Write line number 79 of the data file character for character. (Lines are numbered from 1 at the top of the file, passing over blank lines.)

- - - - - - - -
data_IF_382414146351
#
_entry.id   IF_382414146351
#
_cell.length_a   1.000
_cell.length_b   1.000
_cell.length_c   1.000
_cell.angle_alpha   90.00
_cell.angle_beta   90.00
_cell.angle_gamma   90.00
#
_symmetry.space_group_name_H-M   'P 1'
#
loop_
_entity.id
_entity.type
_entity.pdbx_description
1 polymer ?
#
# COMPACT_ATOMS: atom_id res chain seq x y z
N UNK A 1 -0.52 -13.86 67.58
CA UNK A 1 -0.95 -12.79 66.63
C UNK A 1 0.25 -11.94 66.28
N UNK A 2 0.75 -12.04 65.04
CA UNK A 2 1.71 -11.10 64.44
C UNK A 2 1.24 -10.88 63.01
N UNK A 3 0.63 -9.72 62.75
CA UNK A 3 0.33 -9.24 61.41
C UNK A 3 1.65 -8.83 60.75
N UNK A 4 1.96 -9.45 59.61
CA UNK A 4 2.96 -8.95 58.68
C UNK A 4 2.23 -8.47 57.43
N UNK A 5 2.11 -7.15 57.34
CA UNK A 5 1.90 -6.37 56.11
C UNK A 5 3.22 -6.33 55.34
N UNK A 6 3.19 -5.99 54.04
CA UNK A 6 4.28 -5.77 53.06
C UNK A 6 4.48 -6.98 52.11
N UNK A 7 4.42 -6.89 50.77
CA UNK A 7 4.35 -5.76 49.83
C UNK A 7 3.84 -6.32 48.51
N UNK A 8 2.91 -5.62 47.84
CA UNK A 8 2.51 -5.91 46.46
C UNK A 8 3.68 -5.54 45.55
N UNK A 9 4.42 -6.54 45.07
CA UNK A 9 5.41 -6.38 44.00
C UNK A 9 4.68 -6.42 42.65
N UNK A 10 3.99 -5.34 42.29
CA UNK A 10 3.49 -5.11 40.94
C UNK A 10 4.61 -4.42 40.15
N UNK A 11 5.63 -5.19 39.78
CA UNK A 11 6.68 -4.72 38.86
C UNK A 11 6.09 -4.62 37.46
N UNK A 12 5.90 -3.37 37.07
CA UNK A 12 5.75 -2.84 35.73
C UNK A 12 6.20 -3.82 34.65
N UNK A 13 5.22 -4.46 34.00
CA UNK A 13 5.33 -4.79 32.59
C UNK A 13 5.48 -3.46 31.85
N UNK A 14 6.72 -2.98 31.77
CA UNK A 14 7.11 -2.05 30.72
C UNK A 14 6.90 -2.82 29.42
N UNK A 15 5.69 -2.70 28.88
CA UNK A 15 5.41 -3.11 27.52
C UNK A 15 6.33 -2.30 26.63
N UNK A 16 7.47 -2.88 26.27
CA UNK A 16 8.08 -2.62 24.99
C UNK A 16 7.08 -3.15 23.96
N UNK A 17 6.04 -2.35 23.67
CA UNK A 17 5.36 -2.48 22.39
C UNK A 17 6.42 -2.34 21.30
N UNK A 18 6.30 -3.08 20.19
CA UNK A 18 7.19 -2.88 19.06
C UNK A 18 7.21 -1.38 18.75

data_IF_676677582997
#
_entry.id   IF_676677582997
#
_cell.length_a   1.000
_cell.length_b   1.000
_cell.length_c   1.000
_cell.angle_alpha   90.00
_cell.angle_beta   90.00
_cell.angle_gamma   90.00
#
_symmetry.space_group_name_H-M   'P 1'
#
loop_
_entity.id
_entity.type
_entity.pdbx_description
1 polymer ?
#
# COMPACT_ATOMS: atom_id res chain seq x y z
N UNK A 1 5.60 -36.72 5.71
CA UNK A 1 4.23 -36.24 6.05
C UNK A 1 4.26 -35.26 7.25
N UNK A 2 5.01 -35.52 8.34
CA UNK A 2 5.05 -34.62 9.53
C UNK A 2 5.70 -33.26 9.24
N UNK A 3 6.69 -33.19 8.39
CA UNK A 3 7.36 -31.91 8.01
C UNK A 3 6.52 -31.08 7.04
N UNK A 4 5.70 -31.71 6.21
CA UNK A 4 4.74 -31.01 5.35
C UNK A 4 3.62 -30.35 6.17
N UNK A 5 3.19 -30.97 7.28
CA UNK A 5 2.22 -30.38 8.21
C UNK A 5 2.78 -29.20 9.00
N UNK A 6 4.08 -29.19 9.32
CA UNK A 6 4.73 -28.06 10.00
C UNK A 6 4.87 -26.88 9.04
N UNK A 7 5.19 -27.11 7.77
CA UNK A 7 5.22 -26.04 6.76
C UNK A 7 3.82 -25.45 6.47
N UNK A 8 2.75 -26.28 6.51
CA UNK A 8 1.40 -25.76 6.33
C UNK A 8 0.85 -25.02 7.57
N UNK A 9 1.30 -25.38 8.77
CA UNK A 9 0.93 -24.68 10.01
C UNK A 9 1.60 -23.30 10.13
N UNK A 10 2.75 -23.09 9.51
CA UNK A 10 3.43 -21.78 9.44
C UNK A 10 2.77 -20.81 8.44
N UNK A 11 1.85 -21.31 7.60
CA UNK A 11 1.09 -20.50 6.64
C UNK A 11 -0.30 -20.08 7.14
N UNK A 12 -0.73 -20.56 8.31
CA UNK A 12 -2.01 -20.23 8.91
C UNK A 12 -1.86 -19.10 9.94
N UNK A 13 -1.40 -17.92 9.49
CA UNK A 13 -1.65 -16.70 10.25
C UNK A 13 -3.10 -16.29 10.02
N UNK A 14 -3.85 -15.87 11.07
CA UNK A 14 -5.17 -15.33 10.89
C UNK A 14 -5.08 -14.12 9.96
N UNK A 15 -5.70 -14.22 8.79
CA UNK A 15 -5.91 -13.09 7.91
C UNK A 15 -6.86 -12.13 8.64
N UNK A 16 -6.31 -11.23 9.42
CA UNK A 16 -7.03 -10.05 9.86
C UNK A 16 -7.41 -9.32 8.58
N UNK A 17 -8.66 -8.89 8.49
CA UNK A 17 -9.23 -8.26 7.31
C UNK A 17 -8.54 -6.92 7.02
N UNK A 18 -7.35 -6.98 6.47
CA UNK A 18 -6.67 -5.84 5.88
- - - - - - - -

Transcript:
_cell.length_a   1.000